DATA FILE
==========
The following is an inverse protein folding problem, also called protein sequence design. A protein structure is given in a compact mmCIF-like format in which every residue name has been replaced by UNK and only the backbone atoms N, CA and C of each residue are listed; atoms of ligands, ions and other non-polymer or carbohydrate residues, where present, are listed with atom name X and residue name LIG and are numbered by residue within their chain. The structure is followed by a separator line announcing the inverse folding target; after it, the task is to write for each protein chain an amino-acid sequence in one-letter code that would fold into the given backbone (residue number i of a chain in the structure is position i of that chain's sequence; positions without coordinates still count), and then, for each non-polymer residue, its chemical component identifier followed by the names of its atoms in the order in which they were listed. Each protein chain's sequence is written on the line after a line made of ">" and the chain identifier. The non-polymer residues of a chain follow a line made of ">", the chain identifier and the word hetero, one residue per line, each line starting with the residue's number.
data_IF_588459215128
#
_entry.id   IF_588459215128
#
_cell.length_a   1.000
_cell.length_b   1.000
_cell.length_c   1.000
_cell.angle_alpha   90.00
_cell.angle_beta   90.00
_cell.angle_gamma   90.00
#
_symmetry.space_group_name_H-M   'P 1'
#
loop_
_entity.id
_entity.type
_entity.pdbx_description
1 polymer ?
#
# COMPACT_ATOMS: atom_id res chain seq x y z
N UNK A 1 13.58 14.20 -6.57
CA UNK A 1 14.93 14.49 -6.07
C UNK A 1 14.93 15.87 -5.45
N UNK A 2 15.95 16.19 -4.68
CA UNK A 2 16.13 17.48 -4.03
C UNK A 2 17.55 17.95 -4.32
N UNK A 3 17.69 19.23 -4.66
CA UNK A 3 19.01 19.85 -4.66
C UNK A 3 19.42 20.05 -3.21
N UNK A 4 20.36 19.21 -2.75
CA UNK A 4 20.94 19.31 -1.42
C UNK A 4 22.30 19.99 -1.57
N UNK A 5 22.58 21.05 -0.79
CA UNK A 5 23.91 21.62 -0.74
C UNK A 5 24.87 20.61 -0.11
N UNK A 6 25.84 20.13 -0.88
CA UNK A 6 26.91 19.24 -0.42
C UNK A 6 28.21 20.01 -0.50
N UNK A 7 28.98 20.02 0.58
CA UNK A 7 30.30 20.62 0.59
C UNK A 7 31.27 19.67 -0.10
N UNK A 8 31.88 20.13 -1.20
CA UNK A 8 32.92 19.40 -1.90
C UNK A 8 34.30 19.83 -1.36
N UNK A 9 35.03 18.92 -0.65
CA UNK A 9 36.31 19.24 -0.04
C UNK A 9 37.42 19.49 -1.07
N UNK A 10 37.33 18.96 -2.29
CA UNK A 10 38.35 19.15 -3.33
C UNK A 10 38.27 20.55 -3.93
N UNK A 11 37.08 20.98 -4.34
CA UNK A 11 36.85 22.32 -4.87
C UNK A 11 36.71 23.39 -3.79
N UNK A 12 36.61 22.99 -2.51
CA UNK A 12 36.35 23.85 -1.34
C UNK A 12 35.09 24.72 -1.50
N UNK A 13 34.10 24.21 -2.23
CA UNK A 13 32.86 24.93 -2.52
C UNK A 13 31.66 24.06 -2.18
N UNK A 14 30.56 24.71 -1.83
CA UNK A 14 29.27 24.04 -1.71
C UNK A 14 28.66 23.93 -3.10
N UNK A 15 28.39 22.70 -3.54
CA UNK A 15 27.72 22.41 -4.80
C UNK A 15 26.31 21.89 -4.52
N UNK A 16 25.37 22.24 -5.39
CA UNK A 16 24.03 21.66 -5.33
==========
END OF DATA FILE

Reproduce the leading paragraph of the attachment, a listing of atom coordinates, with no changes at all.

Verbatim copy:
The following is an inverse protein folding problem, also called protein sequence design. A protein structure is given in a compact mmCIF-like format in which every residue name has been replaced by UNK and only the backbone atoms N, CA and C of each residue are listed; atoms of ligands, ions and other non-polymer or carbohydrate residues, where present, are listed with atom name X and residue name LIG and are numbered by residue within their chain. The structure is followed by a separator line announcing the inverse folding target; after it, the task is to write for each protein chain an amino-acid sequence in one-letter code that would fold into the given backbone (residue number i of a chain in the structure is position i of that chain's sequence; positions without coordinates still count), and then, for each non-polymer residue, its chemical component identifier followed by the names of its atoms in the order in which they were listed. Each protein chain's sequence is written on the line after a line made of ">" and the chain identifier. The non-polymer residues of a chain follow a line made of ">", the chain identifier and the word hetero, one residue per line, each line starting with the residue's number.